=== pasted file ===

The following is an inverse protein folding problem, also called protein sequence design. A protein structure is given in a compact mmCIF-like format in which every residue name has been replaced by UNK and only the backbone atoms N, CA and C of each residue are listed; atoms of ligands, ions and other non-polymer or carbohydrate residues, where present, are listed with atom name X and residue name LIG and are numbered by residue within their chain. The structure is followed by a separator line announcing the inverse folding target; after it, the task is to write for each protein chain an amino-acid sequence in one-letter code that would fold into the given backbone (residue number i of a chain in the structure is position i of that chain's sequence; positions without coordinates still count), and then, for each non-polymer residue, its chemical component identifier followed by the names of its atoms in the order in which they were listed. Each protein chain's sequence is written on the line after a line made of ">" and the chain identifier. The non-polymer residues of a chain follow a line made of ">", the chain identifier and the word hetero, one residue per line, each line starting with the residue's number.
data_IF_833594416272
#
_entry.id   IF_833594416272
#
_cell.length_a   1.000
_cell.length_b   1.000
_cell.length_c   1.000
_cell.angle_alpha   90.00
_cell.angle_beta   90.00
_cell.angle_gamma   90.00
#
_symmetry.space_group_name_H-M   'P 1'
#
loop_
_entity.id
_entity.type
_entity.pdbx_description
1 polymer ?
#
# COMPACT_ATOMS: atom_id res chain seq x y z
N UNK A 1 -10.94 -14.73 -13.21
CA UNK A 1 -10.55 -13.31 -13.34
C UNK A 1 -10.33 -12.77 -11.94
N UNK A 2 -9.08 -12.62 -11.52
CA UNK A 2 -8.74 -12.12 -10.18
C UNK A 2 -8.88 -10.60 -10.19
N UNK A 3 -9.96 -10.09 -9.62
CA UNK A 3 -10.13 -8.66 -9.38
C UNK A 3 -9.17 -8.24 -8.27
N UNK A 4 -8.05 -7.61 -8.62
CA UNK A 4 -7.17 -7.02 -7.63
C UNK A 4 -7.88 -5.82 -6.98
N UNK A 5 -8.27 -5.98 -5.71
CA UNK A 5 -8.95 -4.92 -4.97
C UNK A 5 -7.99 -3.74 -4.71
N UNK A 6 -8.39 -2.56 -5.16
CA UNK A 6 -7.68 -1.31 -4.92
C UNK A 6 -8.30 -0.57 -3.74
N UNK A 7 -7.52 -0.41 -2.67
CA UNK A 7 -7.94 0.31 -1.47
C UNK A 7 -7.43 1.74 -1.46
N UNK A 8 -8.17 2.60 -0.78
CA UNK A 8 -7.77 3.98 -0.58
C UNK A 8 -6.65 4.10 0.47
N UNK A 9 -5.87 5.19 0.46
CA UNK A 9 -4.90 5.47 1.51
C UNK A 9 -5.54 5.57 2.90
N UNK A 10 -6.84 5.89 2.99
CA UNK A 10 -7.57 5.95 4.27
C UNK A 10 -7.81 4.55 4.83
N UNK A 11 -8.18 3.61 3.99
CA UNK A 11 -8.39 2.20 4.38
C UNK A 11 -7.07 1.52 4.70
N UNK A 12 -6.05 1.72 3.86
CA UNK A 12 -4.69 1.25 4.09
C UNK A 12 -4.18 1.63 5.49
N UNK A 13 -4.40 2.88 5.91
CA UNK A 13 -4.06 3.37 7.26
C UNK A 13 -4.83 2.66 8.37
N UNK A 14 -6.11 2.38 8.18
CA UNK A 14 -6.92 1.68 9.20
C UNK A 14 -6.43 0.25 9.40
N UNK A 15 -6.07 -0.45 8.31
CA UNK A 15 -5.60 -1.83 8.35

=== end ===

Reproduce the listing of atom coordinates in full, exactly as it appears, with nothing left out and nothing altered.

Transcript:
The following is an inverse protein folding problem, also called protein sequence design. A protein structure is given in a compact mmCIF-like format in which every residue name has been replaced by UNK and only the backbone atoms N, CA and C of each residue are listed; atoms of ligands, ions and other non-polymer or carbohydrate residues, where present, are listed with atom name X and residue name LIG and are numbered by residue within their chain. The structure is followed by a separator line announcing the inverse folding target; after it, the task is to write for each protein chain an amino-acid sequence in one-letter code that would fold into the given backbone (residue number i of a chain in the structure is position i of that chain's sequence; positions without coordinates still count), and then, for each non-polymer residue, its chemical component identifier followed by the names of its atoms in the order in which they were listed. Each protein chain's sequence is written on the line after a line made of ">" and the chain identifier. The non-polymer residues of a chain follow a line made of ">", the chain identifier and the word hetero, one residue per line, each line starting with the residue's number.
data_IF_833594416272
#
_entry.id   IF_833594416272
#
_cell.length_a   1.000
_cell.length_b   1.000
_cell.length_c   1.000
_cell.angle_alpha   90.00
_cell.angle_beta   90.00
_cell.angle_gamma   90.00
#
_symmetry.space_group_name_H-M   'P 1'
#
loop_
_entity.id
_entity.type
_entity.pdbx_description
1 polymer ?
#
# COMPACT_ATOMS: atom_id res chain seq x y z
N UNK A 1 -10.94 -14.73 -13.21
CA UNK A 1 -10.55 -13.31 -13.34
C UNK A 1 -10.33 -12.77 -11.94
N UNK A 2 -9.08 -12.62 -11.52
CA UNK A 2 -8.74 -12.12 -10.18
C UNK A 2 -8.88 -10.60 -10.19
N UNK A 3 -9.96 -10.09 -9.62
CA UNK A 3 -10.13 -8.66 -9.38
C UNK A 3 -9.17 -8.24 -8.27
N UNK A 4 -8.05 -7.61 -8.62
CA UNK A 4 -7.17 -7.02 -7.63
C UNK A 4 -7.88 -5.82 -6.98
N UNK A 5 -8.27 -5.98 -5.71
CA UNK A 5 -8.95 -4.92 -4.97
C UNK A 5 -7.99 -3.74 -4.71
N UNK A 6 -8.39 -2.56 -5.16
CA UNK A 6 -7.68 -1.31 -4.92
C UNK A 6 -8.30 -0.57 -3.74
N UNK A 7 -7.52 -0.41 -2.67
CA UNK A 7 -7.94 0.31 -1.47
C UNK A 7 -7.43 1.74 -1.46
N UNK A 8 -8.17 2.60 -0.78
CA UNK A 8 -7.77 3.98 -0.58
C UNK A 8 -6.65 4.10 0.47
N UNK A 9 -5.87 5.19 0.46
CA UNK A 9 -4.90 5.47 1.51
C UNK A 9 -5.54 5.57 2.90
N UNK A 10 -6.84 5.89 2.99
CA UNK A 10 -7.57 5.95 4.27
C UNK A 10 -7.81 4.55 4.83
N UNK A 11 -8.18 3.61 3.99
CA UNK A 11 -8.39 2.20 4.38
C UNK A 11 -7.07 1.52 4.70
N UNK A 12 -6.05 1.72 3.86
CA UNK A 12 -4.69 1.25 4.09
C UNK A 12 -4.18 1.63 5.49
N UNK A 13 -4.40 2.88 5.91
CA UNK A 13 -4.06 3.37 7.26
C UNK A 13 -4.83 2.66 8.37
N UNK A 14 -6.11 2.38 8.18
CA UNK A 14 -6.92 1.68 9.20
C UNK A 14 -6.43 0.25 9.40
N UNK A 15 -6.07 -0.45 8.31
CA UNK A 15 -5.60 -1.83 8.35